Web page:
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An interview with Till Fellner

Beethoven's Fourth and Fifth Concertos are appearing at the same time as your cycle of the thirty-two sonatas in some of the world's major concert halls. Is this a lucky accident or a logical development in your career?
I view the two cycles – the sonatas and the concertos – as long-term parallel projects, it’s been a wonderful experience to study and to perform all these pieces. Kent Nagano and I have played music together for over ten years. Some time ago we talked about a fairly large joint project, and when Kent took over as principal conductor in Montréal in 2006 we quickly agreed to focus on the Beethoven concertos.

Which of Nagano's artistic qualities do you most appreciate?
He's very precise yet very open-minded when it comes to interpretation. He also takes a great deal of time; we get together before rehearsals and give the details a thorough discussion. Kent really rehearses and works on the concertos rather than saving his time for the symphonies, as some conductors like to do.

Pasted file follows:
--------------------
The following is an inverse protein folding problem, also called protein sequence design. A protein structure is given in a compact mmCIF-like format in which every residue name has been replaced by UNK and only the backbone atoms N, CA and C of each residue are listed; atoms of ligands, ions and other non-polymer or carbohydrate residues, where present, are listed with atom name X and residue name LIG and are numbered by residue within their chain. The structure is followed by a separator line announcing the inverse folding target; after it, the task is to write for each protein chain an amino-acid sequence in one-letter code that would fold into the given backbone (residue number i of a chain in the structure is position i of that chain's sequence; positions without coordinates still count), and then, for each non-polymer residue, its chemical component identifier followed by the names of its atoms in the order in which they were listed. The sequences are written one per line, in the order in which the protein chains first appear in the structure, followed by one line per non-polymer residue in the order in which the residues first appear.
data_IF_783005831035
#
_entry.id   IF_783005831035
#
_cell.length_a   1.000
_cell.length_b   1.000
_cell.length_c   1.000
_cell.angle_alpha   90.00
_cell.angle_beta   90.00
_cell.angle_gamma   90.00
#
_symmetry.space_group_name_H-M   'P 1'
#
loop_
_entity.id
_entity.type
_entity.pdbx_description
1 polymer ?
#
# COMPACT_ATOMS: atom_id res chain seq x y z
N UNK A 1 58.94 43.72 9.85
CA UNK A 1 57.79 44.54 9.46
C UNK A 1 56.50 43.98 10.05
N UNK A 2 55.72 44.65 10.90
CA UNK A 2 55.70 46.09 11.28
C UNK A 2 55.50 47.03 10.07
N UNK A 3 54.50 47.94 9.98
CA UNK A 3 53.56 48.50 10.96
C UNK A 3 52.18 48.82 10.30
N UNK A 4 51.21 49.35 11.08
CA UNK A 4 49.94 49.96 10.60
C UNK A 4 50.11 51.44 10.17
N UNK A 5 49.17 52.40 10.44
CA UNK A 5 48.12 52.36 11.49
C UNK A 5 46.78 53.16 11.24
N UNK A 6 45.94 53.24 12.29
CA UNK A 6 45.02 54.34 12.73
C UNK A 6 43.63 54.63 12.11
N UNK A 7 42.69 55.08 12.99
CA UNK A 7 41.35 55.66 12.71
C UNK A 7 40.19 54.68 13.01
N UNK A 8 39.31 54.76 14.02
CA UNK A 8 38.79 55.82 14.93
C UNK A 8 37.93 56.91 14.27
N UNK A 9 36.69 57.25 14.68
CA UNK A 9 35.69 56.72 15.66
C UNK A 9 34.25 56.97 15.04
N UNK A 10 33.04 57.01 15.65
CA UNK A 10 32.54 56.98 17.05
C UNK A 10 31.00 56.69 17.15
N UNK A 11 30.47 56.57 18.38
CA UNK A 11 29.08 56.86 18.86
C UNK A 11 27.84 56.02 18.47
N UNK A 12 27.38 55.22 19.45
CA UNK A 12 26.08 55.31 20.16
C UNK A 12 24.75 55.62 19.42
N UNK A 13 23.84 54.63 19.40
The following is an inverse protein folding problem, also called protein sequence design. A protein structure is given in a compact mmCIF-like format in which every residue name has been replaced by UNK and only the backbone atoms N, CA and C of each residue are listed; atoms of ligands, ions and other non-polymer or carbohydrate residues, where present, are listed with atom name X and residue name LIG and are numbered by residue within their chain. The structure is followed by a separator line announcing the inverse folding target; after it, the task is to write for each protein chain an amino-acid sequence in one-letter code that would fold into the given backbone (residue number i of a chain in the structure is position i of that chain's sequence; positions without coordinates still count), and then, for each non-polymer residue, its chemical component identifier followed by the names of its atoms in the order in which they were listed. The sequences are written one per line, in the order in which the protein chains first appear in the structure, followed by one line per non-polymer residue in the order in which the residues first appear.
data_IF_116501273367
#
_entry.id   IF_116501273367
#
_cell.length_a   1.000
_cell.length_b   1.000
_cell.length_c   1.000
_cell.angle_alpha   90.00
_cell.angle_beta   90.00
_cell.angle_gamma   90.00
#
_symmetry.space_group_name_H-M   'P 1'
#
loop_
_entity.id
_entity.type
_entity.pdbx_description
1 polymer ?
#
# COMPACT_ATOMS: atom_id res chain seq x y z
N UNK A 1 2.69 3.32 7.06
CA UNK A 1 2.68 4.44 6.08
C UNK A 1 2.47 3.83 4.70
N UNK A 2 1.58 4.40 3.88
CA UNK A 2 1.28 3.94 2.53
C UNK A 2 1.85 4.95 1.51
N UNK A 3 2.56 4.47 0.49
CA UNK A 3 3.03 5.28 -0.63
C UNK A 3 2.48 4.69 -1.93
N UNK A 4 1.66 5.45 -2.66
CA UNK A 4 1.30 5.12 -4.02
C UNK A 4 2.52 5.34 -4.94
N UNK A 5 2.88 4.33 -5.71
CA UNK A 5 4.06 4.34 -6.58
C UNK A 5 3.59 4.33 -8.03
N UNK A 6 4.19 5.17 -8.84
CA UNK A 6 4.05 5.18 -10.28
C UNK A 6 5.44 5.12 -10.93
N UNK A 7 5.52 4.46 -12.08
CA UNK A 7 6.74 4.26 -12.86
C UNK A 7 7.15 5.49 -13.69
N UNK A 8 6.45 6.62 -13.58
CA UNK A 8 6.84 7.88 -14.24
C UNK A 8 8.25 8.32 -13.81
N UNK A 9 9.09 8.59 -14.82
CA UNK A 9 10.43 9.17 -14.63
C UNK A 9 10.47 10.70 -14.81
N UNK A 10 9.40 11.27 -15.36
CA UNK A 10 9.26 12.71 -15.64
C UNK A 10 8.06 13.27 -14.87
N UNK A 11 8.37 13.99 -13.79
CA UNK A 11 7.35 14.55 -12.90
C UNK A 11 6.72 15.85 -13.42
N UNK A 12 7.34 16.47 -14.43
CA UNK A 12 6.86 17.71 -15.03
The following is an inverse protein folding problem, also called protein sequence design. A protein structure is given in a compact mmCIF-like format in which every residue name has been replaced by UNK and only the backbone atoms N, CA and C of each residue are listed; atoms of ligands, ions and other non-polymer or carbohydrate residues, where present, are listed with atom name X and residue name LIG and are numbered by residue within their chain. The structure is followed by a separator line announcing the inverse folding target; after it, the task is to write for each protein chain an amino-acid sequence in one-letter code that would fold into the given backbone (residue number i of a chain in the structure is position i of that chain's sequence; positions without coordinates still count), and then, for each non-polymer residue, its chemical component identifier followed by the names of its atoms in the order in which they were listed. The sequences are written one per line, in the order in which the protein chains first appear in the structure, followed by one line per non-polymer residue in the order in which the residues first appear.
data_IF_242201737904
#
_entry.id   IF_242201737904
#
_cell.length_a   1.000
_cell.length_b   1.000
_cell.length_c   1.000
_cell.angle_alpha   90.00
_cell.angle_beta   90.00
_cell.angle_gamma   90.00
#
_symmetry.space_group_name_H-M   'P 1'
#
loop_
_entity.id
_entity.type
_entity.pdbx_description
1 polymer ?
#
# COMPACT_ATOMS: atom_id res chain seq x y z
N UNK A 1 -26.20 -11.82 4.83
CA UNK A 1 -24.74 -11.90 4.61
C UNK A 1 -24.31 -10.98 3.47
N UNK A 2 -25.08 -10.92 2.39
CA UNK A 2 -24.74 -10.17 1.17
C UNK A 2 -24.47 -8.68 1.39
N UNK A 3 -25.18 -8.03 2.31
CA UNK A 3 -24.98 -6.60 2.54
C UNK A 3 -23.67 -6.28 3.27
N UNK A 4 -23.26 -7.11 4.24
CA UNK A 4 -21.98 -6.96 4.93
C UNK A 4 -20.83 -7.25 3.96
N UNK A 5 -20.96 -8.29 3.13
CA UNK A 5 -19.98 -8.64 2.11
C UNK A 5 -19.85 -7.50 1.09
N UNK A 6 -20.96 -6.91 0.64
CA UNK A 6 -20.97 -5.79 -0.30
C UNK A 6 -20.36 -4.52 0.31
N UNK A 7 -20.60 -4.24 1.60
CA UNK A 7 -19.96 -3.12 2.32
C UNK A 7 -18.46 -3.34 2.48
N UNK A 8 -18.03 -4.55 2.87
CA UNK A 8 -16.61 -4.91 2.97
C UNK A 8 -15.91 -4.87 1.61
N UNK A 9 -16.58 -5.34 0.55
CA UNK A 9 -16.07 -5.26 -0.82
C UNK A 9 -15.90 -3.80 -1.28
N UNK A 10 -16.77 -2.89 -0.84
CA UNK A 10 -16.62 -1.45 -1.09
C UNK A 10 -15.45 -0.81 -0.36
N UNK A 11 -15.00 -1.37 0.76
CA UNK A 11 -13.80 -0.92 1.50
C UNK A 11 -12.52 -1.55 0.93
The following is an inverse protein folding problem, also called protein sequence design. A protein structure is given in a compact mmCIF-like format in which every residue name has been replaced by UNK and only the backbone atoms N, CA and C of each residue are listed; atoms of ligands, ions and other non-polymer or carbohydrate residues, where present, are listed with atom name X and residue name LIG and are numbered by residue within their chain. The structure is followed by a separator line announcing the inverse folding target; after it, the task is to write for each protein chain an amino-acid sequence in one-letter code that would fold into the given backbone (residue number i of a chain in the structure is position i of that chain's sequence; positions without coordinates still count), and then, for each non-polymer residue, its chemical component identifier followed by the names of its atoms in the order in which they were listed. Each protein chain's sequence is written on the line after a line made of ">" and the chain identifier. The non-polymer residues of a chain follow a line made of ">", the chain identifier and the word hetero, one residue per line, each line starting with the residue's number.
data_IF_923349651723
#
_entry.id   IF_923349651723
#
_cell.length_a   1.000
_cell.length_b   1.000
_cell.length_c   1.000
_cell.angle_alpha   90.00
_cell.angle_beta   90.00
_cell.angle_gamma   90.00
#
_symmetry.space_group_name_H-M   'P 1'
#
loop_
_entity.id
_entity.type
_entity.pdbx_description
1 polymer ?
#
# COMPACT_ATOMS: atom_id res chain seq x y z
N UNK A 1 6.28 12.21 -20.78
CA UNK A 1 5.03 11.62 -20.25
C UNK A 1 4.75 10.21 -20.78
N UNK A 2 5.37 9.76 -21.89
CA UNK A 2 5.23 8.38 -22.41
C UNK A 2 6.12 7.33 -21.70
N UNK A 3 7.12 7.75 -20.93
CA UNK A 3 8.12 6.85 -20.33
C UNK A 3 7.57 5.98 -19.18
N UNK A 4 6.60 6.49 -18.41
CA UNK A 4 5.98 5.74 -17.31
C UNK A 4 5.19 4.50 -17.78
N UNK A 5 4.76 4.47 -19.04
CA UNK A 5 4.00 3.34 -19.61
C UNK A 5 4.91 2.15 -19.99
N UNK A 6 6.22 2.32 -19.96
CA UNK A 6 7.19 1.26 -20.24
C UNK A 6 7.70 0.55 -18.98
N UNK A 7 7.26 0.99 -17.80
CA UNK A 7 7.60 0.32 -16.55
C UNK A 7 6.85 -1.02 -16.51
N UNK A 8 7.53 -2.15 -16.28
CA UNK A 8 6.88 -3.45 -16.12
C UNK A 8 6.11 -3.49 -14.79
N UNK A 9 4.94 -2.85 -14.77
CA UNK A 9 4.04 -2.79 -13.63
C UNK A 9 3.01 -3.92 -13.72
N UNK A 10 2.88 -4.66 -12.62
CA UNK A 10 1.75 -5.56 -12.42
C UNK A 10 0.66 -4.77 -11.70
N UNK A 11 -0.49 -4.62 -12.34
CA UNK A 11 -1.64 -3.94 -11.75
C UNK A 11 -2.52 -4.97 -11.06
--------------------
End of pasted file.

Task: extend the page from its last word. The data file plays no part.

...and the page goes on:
How did your work with the Beethoven sonatas influence your understanding of the concertos, and vice versa?
There may be occasional points of contact between the two groups as regards details, but of course playing with an orchestra is a fundamentally different matter. You have a counterpart to play with and against it. Still, I'm especially interested in what's specific or unique to a piece rather than its common generic features. After all, every work tells you something new. My teacher, Alfred Brendel, once compared the five Beethoven concertos to a family: you might regard the first two as teenagers and the third as an earnest young man. That makes the Fourth the mother and the Fifth the father.

Could you pinpoint the contrast between the final two concertos more precisely?
The G-major requires freedom and flexibility, especially in the opening movement. The tempo needs many slight modifications and the transitions are absolutely crucial, there lies the challenge in the interplay with the orchestra. In comparison, the Fifth is a heroic piece through and through, but never martial! It's a hymn of freedom laid out as a large fresco.